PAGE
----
The battle pits good and evil CG animals and mythological creatures against one another. Rhythm & Hues created 90 percent of the battle; Industrial Light & Magic handled the rest.

It was a tremendous undertaking, says Westenhofer. We had bipeds attacking quadrupeds, werewolves running in a loping gait, an animal with six limbs attacking a leopard.

Sony Pictures Imageworks created Mr. and Mrs. Beaver, foxes, wolves, and the half-goat/half-human Mr. Tumnus. The effects wizards also bombed London, created an icy throne room, and melted a frozen waterfall. All the animals talked, and the wolves had to match live-action wolves.

It was all hard, but nothing was brand-new, says Jim Berney, visual effects supervisor. We had to optimize fur rendering to cram these creatures through the pipeline, optimize the shaders, create new combing tools, and match the hair on the wolves, and it was difficult to get the right sense of scale for the ice. Also, the water interaction was tricky.

In addition, the technical crew created an automatic default setting for the fur dynamics that gave the animators a quick idea of how the hair looked and moved. All the animals pelts had several layers. The beavers, for example, had a soft, dense undercoat with coarse fur around their faces and an outer, protective layer with thick follicles. You need the layers so it doesn't look like a stuffed animal, says Dave Smith, digital effects supervisor. The thicker hairs on top catch more specular light, and when the beaver bends toward the camera, you can see the downy layer.


Mr. and Mrs. Beaver, created at Sony Pictures Imageworks, are the most anthropomorphic animals in the film. Imageworks rigged the critters to stand, walk, and swim.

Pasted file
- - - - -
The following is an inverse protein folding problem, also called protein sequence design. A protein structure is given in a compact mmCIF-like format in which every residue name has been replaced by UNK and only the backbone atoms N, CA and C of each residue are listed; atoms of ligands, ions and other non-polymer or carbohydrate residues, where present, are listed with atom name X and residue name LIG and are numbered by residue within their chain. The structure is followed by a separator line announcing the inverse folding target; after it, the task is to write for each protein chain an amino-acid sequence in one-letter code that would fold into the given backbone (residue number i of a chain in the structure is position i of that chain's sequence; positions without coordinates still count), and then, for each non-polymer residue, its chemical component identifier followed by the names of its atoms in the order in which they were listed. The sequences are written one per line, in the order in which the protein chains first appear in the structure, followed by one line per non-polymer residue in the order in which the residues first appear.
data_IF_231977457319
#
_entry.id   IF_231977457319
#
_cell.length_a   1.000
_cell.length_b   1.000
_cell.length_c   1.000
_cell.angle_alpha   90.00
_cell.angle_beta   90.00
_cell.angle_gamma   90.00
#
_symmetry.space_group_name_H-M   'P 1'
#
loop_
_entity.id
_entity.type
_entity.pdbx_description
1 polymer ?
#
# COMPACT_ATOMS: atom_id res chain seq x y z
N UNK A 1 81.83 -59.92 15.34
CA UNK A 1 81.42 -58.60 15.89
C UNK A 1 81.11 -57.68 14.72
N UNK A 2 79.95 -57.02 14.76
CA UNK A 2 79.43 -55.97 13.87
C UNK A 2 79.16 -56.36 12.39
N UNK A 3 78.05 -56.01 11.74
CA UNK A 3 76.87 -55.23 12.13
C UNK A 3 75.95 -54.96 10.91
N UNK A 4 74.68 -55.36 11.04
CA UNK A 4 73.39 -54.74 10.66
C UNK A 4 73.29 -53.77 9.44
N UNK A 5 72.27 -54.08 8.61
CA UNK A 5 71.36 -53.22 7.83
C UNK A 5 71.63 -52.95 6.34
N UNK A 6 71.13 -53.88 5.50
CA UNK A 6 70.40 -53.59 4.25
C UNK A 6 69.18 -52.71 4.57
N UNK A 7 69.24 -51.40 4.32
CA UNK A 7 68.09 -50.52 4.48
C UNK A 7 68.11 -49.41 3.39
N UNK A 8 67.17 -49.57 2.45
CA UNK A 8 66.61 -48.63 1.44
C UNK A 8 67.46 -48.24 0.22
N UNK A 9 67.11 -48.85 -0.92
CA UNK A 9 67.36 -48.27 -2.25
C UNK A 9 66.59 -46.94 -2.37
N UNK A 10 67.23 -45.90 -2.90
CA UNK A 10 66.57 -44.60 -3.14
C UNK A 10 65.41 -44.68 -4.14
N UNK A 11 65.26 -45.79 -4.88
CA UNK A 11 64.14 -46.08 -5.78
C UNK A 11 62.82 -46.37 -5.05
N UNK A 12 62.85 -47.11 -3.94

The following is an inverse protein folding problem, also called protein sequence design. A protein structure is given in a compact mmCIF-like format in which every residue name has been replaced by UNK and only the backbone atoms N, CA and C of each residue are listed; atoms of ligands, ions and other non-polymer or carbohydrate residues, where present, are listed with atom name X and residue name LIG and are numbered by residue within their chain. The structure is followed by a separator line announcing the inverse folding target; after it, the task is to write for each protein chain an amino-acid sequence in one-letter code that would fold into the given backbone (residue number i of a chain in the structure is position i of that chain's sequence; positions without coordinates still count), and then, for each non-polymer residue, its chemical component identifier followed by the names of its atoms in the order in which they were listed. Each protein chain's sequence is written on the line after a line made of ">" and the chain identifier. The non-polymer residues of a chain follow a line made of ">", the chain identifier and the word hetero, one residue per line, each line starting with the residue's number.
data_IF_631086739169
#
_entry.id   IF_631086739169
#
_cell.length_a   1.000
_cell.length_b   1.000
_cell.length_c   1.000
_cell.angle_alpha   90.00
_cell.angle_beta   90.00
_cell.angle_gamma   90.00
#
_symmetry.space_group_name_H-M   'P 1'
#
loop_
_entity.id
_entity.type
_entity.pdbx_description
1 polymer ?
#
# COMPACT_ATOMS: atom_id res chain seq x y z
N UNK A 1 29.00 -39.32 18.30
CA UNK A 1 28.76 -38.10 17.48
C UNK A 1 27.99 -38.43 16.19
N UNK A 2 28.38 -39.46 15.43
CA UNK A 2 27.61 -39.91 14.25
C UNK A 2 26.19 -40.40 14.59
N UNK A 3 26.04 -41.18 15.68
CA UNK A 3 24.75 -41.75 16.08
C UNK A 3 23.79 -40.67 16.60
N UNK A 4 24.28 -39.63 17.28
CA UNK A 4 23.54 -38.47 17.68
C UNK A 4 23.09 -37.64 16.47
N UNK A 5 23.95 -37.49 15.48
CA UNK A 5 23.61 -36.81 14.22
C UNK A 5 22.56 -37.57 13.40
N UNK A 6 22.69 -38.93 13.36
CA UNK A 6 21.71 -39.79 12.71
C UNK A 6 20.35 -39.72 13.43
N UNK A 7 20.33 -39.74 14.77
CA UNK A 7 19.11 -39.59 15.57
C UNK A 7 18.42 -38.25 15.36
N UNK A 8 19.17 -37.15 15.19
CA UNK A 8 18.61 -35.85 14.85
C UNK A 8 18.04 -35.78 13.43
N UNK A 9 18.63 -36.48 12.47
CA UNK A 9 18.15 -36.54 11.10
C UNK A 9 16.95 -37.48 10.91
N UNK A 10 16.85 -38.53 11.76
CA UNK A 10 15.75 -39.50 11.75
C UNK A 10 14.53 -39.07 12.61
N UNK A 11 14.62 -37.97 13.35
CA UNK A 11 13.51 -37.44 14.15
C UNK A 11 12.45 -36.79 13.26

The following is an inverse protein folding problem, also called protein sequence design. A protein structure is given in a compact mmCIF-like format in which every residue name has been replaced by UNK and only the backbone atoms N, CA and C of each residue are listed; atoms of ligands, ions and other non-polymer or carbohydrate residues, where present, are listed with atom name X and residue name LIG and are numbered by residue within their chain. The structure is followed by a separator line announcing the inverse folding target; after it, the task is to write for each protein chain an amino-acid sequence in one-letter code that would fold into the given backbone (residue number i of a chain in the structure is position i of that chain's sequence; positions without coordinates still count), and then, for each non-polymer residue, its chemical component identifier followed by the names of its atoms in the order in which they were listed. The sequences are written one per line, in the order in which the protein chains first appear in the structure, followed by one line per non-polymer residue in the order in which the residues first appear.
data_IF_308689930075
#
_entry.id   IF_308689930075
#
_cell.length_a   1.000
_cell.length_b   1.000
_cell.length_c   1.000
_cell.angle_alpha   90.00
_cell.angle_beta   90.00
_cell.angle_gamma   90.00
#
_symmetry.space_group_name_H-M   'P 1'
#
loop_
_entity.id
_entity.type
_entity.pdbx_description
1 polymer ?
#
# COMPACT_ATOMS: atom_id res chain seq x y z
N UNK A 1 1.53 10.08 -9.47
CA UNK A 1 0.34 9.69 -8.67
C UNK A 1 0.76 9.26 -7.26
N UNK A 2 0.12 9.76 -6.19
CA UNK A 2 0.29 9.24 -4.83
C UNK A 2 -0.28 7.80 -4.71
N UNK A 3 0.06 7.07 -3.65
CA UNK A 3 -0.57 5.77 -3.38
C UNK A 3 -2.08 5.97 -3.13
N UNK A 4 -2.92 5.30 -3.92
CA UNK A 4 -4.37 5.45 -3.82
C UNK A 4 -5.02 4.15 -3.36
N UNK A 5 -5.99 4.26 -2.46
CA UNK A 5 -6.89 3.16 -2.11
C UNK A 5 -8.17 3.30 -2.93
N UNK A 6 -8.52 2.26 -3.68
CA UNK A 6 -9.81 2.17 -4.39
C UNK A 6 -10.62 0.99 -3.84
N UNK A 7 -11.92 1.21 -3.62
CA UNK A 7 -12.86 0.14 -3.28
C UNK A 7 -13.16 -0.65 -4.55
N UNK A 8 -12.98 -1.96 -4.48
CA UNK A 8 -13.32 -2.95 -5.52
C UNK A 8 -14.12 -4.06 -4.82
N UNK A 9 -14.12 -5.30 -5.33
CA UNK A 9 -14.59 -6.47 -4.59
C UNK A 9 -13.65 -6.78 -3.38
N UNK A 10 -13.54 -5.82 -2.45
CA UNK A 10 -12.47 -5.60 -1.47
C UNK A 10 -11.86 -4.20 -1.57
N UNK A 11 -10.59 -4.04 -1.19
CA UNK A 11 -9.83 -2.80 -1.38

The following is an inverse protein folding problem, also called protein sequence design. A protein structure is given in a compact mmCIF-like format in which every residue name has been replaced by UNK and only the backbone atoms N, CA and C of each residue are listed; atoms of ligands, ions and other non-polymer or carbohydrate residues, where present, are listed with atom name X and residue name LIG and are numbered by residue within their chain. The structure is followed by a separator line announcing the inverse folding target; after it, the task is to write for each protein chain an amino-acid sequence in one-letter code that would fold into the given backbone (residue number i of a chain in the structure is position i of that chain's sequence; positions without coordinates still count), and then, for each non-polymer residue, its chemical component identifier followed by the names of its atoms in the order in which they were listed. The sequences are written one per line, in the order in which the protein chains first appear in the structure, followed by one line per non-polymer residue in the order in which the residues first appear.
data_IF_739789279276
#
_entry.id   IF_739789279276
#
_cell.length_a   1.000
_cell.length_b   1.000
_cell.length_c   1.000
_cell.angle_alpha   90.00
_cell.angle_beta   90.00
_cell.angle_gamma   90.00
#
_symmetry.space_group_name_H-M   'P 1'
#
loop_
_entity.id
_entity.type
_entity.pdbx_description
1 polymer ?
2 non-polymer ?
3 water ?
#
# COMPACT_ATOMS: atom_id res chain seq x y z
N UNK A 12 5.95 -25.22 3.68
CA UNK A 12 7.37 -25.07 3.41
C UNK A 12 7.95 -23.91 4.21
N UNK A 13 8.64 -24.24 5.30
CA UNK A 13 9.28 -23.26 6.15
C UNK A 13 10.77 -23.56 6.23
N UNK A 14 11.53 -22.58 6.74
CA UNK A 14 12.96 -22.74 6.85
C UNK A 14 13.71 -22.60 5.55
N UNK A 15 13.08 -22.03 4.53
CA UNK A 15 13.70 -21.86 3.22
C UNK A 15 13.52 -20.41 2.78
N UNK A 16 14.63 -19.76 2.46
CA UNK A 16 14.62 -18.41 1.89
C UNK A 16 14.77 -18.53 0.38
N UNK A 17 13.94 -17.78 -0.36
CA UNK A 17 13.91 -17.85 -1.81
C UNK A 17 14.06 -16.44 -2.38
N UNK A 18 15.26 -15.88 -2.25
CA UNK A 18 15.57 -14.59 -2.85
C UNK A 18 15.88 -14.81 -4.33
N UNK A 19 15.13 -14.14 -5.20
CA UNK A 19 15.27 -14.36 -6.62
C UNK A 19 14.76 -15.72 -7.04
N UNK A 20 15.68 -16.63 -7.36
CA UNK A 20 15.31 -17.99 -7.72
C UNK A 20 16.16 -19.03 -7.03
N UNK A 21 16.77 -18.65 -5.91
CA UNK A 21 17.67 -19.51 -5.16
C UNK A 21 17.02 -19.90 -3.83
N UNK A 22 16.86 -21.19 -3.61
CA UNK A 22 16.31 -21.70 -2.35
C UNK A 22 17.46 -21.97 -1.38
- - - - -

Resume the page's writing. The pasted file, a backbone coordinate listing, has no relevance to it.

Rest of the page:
Control hairs determined hair direction, curvature, curl, and shape, but computer interpolation based on parameters controlled thickness and density. Texture maps positioned clumps of hair; parameters defined how dense the clumps were and how tightly they were clumped.

Because the wolves had to match real animals, their fur was the most difficult. A wolf seems darker or lighter, depending on how you're looking at him, says Smith. If you look at his side, you see mostly dark guard hairs. As he walks away, you see into the downy layer, the lighter-colored fur. The foxes needed fewer hair layers, but each hair had more colors, so the crew had to define the color variation.

The faun Mr. Tumnus also needed fur for his goat legs. Actor James McAvoy wore shorts with a fur skirt and greenscreen pants with reflective markers during filming. When his legs were visible, Imageworks replaced them with CG goat legs. We tracked the markers with still cameras on the set by photographing him from a variety of angles and then extracting his position, explains Rob Engle, CG supervisor. That gave us a starting point. Sometimes CG hooves were placed in footprints McAvoy had made in the snow; other times the crew had to create new prints. To sprinkle snow on the faun's fur, the crew used particles made with Side Effects Software's Houdini.


James McAvoy, who played Mr. Tumnus, wore green tights with markers and shorts with a fur skirt so Imageworks could replace his legs with CG goat legs and blend matching CG fur into his skin.

The character team also used Houdini procedures to create chain mail armor for Mr. Beaver. First we did a cloth simulation based on his animation performance, and then we applied a procedure in Houdini that instanced links all over his cloth.